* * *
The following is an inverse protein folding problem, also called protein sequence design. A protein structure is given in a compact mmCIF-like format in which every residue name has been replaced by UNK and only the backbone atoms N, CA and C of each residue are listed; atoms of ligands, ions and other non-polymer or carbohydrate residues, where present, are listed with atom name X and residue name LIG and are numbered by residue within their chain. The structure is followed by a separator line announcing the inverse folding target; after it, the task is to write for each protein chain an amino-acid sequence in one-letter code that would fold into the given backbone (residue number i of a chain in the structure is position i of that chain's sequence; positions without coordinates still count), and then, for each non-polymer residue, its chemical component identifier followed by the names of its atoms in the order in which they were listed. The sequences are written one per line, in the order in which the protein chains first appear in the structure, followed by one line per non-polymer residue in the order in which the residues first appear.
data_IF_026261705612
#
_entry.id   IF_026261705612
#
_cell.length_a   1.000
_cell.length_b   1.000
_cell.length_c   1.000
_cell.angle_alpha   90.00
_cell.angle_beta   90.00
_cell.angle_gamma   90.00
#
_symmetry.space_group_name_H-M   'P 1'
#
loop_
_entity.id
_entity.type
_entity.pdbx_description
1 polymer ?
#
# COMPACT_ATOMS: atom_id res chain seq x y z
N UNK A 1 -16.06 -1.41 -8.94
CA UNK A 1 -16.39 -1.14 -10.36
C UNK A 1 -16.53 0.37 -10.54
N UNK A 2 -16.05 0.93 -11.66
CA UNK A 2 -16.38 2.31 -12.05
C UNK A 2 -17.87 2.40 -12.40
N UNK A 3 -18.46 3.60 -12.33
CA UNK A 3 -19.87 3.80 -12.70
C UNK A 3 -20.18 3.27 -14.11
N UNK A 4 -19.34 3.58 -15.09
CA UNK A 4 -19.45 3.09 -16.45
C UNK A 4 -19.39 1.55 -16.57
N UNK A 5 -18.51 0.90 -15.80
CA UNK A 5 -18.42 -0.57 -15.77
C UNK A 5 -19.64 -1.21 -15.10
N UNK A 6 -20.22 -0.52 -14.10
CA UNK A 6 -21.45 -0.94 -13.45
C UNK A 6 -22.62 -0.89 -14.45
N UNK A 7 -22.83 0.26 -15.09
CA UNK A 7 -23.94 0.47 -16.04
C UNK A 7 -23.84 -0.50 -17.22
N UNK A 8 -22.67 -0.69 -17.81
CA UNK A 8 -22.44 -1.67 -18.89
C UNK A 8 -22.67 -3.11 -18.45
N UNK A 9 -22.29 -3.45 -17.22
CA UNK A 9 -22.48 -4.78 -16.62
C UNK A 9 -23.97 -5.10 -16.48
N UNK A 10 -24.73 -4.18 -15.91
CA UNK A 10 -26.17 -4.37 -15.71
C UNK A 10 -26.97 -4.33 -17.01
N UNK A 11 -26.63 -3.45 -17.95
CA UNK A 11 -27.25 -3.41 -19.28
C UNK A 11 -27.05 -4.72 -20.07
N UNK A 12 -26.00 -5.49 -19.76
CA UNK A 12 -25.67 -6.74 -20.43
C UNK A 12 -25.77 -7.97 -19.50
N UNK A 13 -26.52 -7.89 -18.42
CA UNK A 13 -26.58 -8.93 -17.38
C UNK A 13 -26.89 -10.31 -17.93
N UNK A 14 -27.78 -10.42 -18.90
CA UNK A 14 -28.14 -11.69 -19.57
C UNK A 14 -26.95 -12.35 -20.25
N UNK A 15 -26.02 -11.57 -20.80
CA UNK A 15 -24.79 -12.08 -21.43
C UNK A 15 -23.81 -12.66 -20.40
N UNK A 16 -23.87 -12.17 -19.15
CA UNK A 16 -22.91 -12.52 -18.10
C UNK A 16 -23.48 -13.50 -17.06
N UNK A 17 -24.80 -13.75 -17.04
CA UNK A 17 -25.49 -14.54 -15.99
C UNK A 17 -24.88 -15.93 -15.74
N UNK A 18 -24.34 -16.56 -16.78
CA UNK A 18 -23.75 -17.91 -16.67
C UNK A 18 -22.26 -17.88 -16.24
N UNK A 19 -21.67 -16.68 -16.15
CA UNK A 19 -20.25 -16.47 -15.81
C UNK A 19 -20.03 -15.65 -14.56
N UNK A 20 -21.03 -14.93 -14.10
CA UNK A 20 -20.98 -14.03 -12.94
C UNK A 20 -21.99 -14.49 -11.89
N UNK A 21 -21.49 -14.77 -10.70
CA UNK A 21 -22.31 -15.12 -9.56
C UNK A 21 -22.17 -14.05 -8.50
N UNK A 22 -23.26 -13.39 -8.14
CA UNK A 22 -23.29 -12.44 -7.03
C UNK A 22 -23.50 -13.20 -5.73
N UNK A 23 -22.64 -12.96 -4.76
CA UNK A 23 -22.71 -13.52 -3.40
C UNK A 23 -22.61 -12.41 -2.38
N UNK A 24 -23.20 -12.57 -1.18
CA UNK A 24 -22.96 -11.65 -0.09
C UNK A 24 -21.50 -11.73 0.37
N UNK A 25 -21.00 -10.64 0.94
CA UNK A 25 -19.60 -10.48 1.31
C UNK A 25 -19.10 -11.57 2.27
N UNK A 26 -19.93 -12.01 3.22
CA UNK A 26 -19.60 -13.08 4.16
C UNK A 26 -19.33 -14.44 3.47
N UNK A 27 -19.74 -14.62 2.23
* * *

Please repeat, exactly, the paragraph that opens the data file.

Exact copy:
The following is an inverse protein folding problem, also called protein sequence design. A protein structure is given in a compact mmCIF-like format in which every residue name has been replaced by UNK and only the backbone atoms N, CA and C of each residue are listed; atoms of ligands, ions and other non-polymer or carbohydrate residues, where present, are listed with atom name X and residue name LIG and are numbered by residue within their chain. The structure is followed by a separator line announcing the inverse folding target; after it, the task is to write for each protein chain an amino-acid sequence in one-letter code that would fold into the given backbone (residue number i of a chain in the structure is position i of that chain's sequence; positions without coordinates still count), and then, for each non-polymer residue, its chemical component identifier followed by the names of its atoms in the order in which they were listed. The sequences are written one per line, in the order in which the protein chains first appear in the structure, followed by one line per non-polymer residue in the order in which the residues first appear.